I think these arguments have some validity, but they miss a vital point. The authors ignore the important role that architecture plays in stabilizing and propagating both cultural ideals and group identity.  There's something special about being from a place like Pella, Iowa or Solvang, California or Santa Fe, New Mexico where all the buildings have the same look.  It says something about the place, the people, and the value of history.  For me, there's similar meaning in the District's regulations, which have preserved the Washington Monument as the tallest building around.

Steve Clowney

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October 19, 2010 | Permalink | Comments (0) | TrackBack (0)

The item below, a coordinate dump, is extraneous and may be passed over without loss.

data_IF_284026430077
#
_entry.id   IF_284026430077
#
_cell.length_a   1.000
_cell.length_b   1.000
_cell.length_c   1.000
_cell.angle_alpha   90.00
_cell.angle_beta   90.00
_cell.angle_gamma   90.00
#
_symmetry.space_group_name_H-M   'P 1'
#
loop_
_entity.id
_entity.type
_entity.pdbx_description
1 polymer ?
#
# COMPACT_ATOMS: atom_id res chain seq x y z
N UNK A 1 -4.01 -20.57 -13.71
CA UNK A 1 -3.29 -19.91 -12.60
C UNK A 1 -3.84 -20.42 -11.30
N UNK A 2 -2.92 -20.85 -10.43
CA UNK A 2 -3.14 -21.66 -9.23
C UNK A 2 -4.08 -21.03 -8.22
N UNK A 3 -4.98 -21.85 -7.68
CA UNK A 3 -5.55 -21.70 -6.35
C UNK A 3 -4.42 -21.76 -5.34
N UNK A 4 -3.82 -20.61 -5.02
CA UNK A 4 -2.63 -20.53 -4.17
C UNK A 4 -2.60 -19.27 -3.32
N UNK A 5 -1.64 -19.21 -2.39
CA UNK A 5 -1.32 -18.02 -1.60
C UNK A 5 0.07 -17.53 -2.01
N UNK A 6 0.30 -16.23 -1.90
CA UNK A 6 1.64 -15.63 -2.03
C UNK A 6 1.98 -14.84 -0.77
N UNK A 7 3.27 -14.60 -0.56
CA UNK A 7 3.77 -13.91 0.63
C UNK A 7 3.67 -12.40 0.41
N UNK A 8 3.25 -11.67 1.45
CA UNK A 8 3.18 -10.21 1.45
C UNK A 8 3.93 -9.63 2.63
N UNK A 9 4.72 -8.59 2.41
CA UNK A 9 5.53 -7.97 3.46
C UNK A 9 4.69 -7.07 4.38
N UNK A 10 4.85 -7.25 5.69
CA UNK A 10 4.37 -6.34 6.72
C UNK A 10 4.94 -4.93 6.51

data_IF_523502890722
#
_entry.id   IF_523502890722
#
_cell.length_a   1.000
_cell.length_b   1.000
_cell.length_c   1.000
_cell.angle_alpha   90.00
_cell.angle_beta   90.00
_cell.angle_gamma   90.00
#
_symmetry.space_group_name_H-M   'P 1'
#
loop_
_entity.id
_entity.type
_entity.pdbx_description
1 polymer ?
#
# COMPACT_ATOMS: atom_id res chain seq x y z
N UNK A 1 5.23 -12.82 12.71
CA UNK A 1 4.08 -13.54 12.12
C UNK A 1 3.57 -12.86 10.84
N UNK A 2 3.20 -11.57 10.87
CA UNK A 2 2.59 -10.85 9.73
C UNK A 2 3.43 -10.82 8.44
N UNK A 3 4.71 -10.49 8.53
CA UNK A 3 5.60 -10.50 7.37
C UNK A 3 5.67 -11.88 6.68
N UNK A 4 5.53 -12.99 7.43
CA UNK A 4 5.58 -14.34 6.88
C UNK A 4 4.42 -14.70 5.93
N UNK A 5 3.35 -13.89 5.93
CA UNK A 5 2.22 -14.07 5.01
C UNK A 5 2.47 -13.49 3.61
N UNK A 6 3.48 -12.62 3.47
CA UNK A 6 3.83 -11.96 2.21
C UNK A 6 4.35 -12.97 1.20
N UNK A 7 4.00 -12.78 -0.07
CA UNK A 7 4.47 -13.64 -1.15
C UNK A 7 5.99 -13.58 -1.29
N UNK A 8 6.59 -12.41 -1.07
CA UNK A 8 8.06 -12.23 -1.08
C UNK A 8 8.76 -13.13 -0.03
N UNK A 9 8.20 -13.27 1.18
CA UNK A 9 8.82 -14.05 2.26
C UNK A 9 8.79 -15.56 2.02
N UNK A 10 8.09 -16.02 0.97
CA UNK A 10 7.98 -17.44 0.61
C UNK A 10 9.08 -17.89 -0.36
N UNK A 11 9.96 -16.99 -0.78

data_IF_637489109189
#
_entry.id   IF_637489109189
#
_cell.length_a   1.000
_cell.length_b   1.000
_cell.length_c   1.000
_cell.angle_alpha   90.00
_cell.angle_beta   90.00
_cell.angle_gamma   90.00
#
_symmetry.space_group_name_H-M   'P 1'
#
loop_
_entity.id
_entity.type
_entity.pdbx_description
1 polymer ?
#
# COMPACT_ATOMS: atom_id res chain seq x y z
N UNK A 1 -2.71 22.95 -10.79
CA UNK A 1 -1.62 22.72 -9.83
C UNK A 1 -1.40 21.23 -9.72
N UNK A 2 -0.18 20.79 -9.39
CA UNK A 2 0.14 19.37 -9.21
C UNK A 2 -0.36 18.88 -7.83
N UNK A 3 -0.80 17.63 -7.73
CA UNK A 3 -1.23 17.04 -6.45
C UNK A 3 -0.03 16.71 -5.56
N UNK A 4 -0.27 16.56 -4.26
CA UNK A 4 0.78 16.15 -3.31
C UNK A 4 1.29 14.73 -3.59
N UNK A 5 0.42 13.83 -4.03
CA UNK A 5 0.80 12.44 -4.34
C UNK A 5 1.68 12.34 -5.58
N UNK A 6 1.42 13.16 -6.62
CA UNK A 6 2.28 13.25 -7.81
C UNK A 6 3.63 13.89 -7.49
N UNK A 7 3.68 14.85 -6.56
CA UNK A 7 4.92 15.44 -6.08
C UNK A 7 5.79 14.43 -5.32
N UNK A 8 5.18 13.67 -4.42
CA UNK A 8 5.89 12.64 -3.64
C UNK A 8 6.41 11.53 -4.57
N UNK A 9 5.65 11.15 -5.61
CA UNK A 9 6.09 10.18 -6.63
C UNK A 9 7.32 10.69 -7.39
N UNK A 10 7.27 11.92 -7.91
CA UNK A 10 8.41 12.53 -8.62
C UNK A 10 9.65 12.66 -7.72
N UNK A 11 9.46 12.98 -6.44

Monday, October 18, 2010

Property Symposia

It seems to me that there is a relative lack of law review symposia on property-related issues.  I don't have any solid data to go on, but it seems to me that there should be more property symposia given that (a) there are lots of property profs out there and (b) there are so many amazingly cool property issues that would benefit from consideration in a symposium.

This leads me to two questions.  First, do you agree that property symposia seem scarce?  Second, what specific subjects do you think would make good symposium topics?  Off the top of my head, I'd like to see symposia on (1) the judicial takings issue; (2) home and the law; (3) statutory reform of property law; (4) the future of estates, future interests, and the RAP in light of the proposed Restatement (Third); (5) the future of adverse possession; (6) common interest communities; (7) critical evaluations of the new "progressive" property; (8) the relationship between property and liberty.